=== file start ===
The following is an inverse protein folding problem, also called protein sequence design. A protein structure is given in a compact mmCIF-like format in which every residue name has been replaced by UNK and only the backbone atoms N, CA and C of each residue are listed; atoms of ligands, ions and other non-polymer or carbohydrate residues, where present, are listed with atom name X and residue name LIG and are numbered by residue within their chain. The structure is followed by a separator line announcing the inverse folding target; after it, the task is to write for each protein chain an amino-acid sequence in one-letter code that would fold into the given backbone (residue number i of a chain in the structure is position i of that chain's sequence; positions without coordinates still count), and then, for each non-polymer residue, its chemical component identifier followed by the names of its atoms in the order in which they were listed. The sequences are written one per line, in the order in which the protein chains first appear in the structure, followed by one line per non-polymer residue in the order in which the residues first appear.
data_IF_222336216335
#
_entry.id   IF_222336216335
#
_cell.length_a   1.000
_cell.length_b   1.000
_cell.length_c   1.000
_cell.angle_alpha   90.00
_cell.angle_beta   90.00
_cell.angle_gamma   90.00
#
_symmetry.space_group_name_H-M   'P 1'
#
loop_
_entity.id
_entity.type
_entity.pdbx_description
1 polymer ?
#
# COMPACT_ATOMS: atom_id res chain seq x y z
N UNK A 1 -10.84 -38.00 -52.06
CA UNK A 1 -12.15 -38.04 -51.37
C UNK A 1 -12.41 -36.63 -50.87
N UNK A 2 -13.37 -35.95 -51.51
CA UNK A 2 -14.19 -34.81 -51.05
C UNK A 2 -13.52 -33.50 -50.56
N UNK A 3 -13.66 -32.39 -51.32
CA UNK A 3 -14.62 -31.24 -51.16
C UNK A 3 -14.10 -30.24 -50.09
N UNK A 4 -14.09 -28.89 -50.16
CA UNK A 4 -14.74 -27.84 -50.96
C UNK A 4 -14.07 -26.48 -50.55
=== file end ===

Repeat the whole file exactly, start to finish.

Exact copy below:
The following is an inverse protein folding problem, also called protein sequence design. A protein structure is given in a compact mmCIF-like format in which every residue name has been replaced by UNK and only the backbone atoms N, CA and C of each residue are listed; atoms of ligands, ions and other non-polymer or carbohydrate residues, where present, are listed with atom name X and residue name LIG and are numbered by residue within their chain. The structure is followed by a separator line announcing the inverse folding target; after it, the task is to write for each protein chain an amino-acid sequence in one-letter code that would fold into the given backbone (residue number i of a chain in the structure is position i of that chain's sequence; positions without coordinates still count), and then, for each non-polymer residue, its chemical component identifier followed by the names of its atoms in the order in which they were listed. The sequences are written one per line, in the order in which the protein chains first appear in the structure, followed by one line per non-polymer residue in the order in which the residues first appear.
data_IF_222336216335
#
_entry.id   IF_222336216335
#
_cell.length_a   1.000
_cell.length_b   1.000
_cell.length_c   1.000
_cell.angle_alpha   90.00
_cell.angle_beta   90.00
_cell.angle_gamma   90.00
#
_symmetry.space_group_name_H-M   'P 1'
#
loop_
_entity.id
_entity.type
_entity.pdbx_description
1 polymer ?
#
# COMPACT_ATOMS: atom_id res chain seq x y z
N UNK A 1 -10.84 -38.00 -52.06
CA UNK A 1 -12.15 -38.04 -51.37
C UNK A 1 -12.41 -36.63 -50.87
N UNK A 2 -13.37 -35.95 -51.51
CA UNK A 2 -14.19 -34.81 -51.05
C UNK A 2 -13.52 -33.50 -50.56
N UNK A 3 -13.66 -32.39 -51.32
CA UNK A 3 -14.62 -31.24 -51.16
C UNK A 3 -14.10 -30.24 -50.09
N UNK A 4 -14.09 -28.89 -50.16
CA UNK A 4 -14.74 -27.84 -50.96
C UNK A 4 -14.07 -26.48 -50.55